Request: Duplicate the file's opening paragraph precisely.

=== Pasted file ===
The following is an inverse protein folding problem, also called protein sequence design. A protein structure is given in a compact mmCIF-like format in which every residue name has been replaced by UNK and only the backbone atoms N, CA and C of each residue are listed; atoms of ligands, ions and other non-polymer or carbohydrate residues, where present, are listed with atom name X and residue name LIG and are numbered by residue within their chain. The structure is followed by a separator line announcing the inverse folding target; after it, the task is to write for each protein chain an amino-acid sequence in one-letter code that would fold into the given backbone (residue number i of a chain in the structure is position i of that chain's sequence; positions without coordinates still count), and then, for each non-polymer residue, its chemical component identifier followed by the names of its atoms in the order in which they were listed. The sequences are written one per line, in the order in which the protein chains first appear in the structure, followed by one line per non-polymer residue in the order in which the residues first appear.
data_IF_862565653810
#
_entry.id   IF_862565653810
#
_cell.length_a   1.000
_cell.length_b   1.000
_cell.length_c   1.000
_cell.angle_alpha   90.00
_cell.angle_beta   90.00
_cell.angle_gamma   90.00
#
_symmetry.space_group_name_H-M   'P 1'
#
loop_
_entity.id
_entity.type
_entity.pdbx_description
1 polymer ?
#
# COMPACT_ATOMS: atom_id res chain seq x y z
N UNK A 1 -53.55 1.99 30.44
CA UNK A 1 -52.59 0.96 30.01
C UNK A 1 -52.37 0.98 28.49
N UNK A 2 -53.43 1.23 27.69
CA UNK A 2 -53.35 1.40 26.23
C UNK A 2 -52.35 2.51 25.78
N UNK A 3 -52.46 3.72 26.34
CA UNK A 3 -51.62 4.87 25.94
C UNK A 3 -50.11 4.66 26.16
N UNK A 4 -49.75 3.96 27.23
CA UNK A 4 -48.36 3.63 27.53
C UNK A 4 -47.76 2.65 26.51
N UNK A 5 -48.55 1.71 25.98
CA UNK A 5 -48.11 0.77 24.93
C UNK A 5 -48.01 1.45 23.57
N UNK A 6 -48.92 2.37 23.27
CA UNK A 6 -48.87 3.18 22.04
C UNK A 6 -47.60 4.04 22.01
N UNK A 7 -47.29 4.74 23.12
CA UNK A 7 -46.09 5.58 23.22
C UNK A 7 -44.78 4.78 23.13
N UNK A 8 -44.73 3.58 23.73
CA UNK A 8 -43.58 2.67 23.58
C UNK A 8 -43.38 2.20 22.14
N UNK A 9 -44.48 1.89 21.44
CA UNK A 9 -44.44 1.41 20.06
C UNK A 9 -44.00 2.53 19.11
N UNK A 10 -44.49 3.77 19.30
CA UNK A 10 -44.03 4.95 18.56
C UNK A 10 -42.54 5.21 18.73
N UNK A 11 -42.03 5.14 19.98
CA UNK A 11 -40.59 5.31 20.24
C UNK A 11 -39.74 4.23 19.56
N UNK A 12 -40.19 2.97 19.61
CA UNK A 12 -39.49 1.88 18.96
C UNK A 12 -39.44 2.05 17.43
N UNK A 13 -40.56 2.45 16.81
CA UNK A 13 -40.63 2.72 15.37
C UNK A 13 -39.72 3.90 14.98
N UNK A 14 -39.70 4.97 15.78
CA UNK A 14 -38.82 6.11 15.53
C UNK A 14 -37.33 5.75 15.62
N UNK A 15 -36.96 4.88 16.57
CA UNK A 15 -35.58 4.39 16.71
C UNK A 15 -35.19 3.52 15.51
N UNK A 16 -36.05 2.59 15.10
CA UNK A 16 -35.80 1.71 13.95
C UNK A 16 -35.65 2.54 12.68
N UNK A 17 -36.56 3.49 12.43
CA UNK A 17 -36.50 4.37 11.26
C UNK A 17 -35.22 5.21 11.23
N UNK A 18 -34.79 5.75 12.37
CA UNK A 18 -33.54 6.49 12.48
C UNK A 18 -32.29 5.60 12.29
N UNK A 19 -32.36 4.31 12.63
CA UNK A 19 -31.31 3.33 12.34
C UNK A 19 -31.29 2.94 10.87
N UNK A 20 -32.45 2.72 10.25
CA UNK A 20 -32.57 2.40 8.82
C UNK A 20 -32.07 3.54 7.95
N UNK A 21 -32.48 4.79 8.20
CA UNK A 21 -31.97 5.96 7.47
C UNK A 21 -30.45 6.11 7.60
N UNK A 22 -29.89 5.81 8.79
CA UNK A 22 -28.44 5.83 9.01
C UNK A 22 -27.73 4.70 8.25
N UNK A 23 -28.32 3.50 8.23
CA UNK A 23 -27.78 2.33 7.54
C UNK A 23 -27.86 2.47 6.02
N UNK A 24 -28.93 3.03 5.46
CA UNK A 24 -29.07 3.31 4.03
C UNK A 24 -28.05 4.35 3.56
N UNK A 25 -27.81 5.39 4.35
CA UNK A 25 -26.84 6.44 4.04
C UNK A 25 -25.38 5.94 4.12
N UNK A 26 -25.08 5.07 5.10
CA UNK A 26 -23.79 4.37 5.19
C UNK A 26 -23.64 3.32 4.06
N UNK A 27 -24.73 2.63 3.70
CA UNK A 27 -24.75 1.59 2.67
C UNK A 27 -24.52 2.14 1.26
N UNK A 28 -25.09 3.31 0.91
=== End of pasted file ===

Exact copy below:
The following is an inverse protein folding problem, also called protein sequence design. A protein structure is given in a compact mmCIF-like format in which every residue name has been replaced by UNK and only the backbone atoms N, CA and C of each residue are listed; atoms of ligands, ions and other non-polymer or carbohydrate residues, where present, are listed with atom name X and residue name LIG and are numbered by residue within their chain. The structure is followed by a separator line announcing the inverse folding target; after it, the task is to write for each protein chain an amino-acid sequence in one-letter code that would fold into the given backbone (residue number i of a chain in the structure is position i of that chain's sequence; positions without coordinates still count), and then, for each non-polymer residue, its chemical component identifier followed by the names of its atoms in the order in which they were listed. The sequences are written one per line, in the order in which the protein chains first appear in the structure, followed by one line per non-polymer residue in the order in which the residues first appear.